A bunch of experts published a big article in Jan 2008 Scientific American (see link) that proposed storing photovoltaic energy overnight as compressed air in big underground caverns at powerplants next to big consumers (cities). This design has not, to be best of my ability, had any large-scale prototypes.   

       Solar updraft towers utilize a design where sunlight is converted to heat, moving air by convection to drive air turbines to generate electricity. These can be managed – “throttled” – to generate continuously, night and day, matching day and night demand. Several large ones have been in operation for some time, notably in Spain and Australia. The design’s drawback is that it needs lots of intense direct sunlight and surface area.   

       Another design is pumped-storage hydroelectricity, where electric power from any source is stored by raising water. It has the drawback of lower efficiency, because water loses more energy to turbulence than air.   

       Flywheel energy storage is another old one design. It’s drawback is low energy density, requiring huge vacuum chambers and flywheels to substantial amounts of energy, so has found a niche mostly in meeting short-duration electric generation needs, such as power-failure backup and grid load- leveling.   

       Chemical battery storage are usually a design of last resorts, for reasons of the drawbacks previously annotated.
CraigD, Mar 13 2013

       If the battery had a 1.5V output, it could also be used to provide power for the neighbourhood watch.
MaxwellBuchanan, Mar 13 2013

       //Solar updraft towers ...in Australia// There was a lot of noise and promotion about this project - not really as an efficient way to economically produce power but as a 'demonstration project'. Nothing ever happened as far as I know.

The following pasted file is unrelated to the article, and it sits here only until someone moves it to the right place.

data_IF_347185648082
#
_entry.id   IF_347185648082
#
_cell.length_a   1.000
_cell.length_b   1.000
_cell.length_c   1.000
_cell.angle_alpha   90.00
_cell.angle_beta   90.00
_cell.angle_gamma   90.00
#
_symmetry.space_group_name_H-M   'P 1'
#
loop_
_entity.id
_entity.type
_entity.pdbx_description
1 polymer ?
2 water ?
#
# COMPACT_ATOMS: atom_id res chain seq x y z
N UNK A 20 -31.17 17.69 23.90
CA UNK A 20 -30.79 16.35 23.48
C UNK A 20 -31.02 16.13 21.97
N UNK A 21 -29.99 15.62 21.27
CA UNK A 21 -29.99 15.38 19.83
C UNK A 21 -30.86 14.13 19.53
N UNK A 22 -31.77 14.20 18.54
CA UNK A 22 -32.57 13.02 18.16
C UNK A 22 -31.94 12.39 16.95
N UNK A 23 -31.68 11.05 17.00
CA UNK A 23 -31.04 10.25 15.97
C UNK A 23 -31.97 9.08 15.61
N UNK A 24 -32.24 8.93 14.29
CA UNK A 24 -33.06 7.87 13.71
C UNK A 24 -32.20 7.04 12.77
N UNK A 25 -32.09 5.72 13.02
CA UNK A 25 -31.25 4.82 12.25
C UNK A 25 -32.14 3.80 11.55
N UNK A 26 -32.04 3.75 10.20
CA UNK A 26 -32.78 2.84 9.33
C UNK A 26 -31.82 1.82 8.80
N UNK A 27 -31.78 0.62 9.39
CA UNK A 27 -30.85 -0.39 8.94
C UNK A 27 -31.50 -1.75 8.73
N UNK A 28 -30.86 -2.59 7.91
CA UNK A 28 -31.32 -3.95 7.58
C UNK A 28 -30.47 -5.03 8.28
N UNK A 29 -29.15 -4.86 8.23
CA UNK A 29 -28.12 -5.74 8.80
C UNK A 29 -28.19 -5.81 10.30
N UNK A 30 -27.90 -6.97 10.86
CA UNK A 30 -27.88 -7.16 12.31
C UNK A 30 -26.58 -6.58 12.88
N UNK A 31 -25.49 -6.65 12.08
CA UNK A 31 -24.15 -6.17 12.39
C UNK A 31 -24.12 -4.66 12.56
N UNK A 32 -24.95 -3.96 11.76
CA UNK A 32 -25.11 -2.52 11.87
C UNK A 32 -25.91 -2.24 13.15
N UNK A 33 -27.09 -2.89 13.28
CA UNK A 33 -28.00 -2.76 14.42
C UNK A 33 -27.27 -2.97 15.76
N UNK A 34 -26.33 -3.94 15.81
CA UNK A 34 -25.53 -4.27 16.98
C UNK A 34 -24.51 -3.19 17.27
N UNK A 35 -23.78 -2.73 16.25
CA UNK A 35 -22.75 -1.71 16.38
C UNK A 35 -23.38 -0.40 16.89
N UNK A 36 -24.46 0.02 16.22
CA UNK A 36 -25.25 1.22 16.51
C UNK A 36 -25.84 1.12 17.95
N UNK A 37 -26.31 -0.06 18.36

AusCan531, Mar 14 2013

       So... the "idea" part is _using_ the waste heat created when the battery is charging. Hot water heating is typically 12-21% of total energy needs depending on climate.   

       I suppose I shouldn't have bothered talking NiCad. The real fix to go with whatever delivers the lowest total yearly cost per installed kWh, with recycling needs folded in.
Madai, Mar 14 2013

       The first plus here is mine! Sorry, but didn't have the time to find and post the link till now. Anyway the idea is great if you can use an environmentally friendly and safe battery. Which is exactly what Aquion developed.
pashute, Mar 14 2013

       [+] for spelling "dilemna".   

       Per the idea, well it sounds like it may have some strong points, but you might want to proofread that third paragraph a bit for content.   

       Where's your "solar power" coming from: individual rooftop collectors ? in which case the residual radiation (70%) might as well be used to preheat water, as well as battery charge/discharge losses.
FlyingToaster, Mar 14 2013

       Okay I did a substantial re-write.   

       to answer the question and talk about residual radiation:   

       Yes, the solar panels will be on the roof, mostly.   

       I suppose if solar heating can be done easily enough, the panels could be dual purpose, getting both electical and heat energy.   

       I was hoping that having a central battery and central heat exchanger would confer advantages over a single home system. But perhaps a large enough array on a single home could provide suplus electricity AND surplus hot water too.   

       I wish there was some way to efficiently, locally, allocate all or most of the surpluses.
Madai, Mar 18 2013

       AFAIK, commercial PV isn't particularly viable, however, those solar towers, with the molten salt and the parabolic mirrors are much more up to scratch. Perhaps, a neighbourhood version of this could be built? Hell, if you're going to have a big tower, why not life in the bottom 2/3rds of it? Then you've got lots of high grade heat to make steam out of, and low grade heat (from the turbine condenser) for your washing machine and so forth. No need for pesky batteries, the whole thing could be a water tower as well, excess energy could be used to pump water up and recover it on the way down.
bs0u0155, Mar 19 2013